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Hi Nori
I'm trying to come up with an idea to make my book proposal "different/unique"; something that publishers would appreciate but seldom see from other would-be authors.  I've written a children's poetry book and I'm in the process of assembling my book proposal. Wrote it primarily for my grandson(3 y/o) and  because I love words and metaphorical descriptions. This will be my first attempt at publication. Written lots of poems but all unpublished.  I feel like my proposal is pretty extensive in regard to its content.  Although children's books don't appear to be your specific field, any advice on the following would be greatly appreciated:
1. any ideas what would "wow" a publisher, something unique that would get their attention
2. generall speaking, how much money can one expect in advance, if any, providing a contract is signed? $2,000-$3,000 range?
3. how many "copies sold" is considered  by a publisher to be a successful book? I presume it depends on the type of book but is 10,000 copies reasonable?
4. is it more difficult to get published if I don't have an agent and would you recommend addressing my proposal simply to "Editor" or should I call the publishers to determine who specifically to send my proposal to?
5. i can't tell from the writer's guidelines I've read if I should find someone who can do the drawings and submit them with my verse or if the publisher will provide an artist. Do you know?
6. if I find an artist, should he/she receive half of any advance payments and royalties, or do I pay them a one-time fee?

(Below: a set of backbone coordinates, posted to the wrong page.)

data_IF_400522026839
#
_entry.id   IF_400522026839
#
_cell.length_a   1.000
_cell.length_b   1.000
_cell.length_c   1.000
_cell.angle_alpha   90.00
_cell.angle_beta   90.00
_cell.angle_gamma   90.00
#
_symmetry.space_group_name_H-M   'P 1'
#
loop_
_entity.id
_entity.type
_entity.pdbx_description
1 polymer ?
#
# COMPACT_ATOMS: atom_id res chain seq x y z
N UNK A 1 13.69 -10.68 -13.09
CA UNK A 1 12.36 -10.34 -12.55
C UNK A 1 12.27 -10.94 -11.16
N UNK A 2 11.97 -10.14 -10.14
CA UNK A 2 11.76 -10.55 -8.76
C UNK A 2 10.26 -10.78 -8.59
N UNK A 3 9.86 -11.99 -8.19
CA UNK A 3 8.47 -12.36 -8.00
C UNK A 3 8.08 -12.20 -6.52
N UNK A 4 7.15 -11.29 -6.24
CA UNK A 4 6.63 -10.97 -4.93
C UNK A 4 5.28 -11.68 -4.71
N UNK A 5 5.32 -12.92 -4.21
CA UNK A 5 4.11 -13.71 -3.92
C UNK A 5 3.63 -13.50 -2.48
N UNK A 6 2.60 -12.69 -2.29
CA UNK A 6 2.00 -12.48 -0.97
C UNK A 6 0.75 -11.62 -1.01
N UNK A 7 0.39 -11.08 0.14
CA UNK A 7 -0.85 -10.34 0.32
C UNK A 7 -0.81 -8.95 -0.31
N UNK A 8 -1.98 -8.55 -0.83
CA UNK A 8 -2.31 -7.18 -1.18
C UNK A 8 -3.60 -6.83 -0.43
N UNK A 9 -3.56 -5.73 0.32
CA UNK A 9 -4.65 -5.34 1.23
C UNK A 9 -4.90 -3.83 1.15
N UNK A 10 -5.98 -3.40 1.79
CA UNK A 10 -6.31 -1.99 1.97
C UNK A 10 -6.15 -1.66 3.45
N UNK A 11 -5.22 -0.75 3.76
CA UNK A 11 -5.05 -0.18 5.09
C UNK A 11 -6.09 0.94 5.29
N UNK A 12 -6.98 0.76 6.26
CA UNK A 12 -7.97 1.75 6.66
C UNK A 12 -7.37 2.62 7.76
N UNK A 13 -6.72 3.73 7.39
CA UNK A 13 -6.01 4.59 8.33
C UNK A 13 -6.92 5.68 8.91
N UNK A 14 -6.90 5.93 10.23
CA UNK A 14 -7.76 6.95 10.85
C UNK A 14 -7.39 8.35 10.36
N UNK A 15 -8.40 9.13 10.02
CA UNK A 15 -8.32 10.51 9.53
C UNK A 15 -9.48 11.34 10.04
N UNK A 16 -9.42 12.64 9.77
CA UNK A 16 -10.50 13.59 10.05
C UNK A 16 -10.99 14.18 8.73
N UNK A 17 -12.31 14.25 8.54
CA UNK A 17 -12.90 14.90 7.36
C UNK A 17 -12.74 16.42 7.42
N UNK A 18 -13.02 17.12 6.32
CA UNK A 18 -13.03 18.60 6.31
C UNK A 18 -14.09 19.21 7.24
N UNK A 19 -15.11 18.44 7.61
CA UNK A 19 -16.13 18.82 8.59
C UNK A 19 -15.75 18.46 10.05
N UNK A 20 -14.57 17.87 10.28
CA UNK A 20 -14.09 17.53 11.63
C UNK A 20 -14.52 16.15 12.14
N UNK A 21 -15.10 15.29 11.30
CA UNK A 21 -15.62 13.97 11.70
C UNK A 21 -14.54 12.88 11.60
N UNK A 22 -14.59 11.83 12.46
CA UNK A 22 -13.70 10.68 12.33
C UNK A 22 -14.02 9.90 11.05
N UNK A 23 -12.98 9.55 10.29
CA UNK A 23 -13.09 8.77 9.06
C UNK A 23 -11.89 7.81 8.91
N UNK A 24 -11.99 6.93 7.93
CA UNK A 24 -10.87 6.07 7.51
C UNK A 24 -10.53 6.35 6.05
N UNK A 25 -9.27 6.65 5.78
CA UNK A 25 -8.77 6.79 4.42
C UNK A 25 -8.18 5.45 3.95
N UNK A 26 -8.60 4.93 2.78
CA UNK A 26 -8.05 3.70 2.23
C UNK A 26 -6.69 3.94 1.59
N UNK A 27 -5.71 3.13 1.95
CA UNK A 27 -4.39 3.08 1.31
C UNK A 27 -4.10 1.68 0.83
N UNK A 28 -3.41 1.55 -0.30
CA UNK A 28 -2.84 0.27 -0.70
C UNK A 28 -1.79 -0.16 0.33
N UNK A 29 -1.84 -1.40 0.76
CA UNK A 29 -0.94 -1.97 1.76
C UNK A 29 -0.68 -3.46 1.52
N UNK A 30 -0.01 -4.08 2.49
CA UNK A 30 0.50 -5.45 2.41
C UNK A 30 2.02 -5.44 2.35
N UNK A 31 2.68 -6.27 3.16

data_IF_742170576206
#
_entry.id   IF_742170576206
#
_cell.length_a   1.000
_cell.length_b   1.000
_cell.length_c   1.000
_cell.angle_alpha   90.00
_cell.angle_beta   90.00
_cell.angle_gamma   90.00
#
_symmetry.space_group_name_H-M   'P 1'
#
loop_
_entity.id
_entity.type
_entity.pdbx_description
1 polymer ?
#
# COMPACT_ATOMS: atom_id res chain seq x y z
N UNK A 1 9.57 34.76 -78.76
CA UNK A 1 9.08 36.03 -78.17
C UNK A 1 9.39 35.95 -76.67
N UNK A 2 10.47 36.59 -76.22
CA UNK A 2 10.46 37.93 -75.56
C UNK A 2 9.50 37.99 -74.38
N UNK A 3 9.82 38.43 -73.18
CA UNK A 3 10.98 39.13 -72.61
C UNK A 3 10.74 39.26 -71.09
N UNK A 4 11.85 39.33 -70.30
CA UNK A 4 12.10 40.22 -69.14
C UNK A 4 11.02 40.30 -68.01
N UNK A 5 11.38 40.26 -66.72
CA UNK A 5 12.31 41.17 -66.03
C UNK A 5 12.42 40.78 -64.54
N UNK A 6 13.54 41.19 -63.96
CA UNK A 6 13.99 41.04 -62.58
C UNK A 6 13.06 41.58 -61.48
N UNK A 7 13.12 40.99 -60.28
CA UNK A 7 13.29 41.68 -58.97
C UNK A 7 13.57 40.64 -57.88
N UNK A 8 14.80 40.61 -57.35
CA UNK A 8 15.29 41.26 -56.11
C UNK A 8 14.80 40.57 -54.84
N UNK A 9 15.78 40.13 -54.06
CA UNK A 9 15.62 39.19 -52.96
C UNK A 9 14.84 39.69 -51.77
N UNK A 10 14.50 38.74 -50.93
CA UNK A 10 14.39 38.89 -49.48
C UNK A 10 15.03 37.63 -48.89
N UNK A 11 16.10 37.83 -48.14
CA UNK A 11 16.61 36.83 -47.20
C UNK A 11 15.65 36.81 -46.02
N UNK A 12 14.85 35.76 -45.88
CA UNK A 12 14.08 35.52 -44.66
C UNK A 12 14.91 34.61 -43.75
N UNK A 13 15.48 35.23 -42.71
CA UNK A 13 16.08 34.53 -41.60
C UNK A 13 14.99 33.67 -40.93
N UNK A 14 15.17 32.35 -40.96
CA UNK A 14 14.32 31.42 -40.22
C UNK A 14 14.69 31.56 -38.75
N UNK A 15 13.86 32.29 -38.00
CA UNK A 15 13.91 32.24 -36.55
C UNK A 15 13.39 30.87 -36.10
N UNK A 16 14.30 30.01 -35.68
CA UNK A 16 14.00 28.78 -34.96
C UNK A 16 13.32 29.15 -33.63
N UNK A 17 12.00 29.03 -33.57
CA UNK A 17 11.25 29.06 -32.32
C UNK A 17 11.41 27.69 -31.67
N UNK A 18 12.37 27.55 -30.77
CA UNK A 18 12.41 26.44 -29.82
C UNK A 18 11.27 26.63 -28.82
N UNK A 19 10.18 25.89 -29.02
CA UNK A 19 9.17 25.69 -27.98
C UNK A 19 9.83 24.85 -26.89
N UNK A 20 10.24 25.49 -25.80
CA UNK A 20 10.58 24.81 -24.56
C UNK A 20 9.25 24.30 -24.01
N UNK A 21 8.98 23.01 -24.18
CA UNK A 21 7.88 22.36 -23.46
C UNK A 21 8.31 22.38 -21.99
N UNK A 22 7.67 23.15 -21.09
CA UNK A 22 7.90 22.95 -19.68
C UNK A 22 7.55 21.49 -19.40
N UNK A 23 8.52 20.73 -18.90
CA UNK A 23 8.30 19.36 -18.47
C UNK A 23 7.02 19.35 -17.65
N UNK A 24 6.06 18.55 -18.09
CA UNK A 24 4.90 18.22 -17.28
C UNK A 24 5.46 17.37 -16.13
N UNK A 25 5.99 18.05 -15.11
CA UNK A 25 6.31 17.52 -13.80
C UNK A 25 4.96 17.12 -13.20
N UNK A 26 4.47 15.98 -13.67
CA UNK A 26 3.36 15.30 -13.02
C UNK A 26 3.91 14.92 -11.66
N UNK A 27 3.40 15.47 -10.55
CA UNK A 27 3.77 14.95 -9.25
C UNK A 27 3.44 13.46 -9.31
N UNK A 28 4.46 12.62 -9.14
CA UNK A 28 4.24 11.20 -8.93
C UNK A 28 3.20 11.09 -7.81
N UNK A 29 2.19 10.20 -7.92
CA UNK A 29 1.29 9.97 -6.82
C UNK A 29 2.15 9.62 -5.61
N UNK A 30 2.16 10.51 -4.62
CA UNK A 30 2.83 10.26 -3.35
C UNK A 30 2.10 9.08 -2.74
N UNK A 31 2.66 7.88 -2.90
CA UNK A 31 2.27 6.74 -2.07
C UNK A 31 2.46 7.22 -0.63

Thanks so much for you help, or if you aren't sure, if you can point me in another direction I would appreciate it.
Don
P.S. I hope you'll appreciate this story. Haven't told it to anyone before because I just didn't think they'd understand. One of the things that fascinates me most about becoming an author is the "immortality." A few years ago I saw the movie, "Children of A Lesser God" with Marlee Matlin and William Hurt. In one scene, he tells Marlee he's going to lie down and listen to some Bach. He places the needle on the LP, and as the music began it was so powerful I couldn't help but weep. It was--still is--the most beautiful music I've ever heard. (Noticed on the credits it was J.S. Bach's Double Concerto in D Minor for Violins. This specific movement was Largo Ma Non Tanto.) So the next day I went to the library and checked out the biography of J.S. Bach and devoured it. To think that someone can be so touched by an a work that originates from your soul(whether it's a book or music or a painting)--I think that is severly amazing.  

Answer
Dear Don,
Thank you for your questions. At my page for writers i have posted an article on how to find a publisher http://steamboats.com/writing.html
However, it sounds like you are already brushed up on how to write a book proposal. It sounds like a good project for kids, so i'll get right to your questions:

1. any ideas what would "wow" a publisher, something unique that would get their attention

i know what you mean. Perhaps you could include something about how you will market the book. Like, say you will set up poetry contests or poetry writing workshops in schools, something like that.

2. generall speaking, how much money can one expect in advance, if any, providing a contract is signed? $2,000-$3,000 range?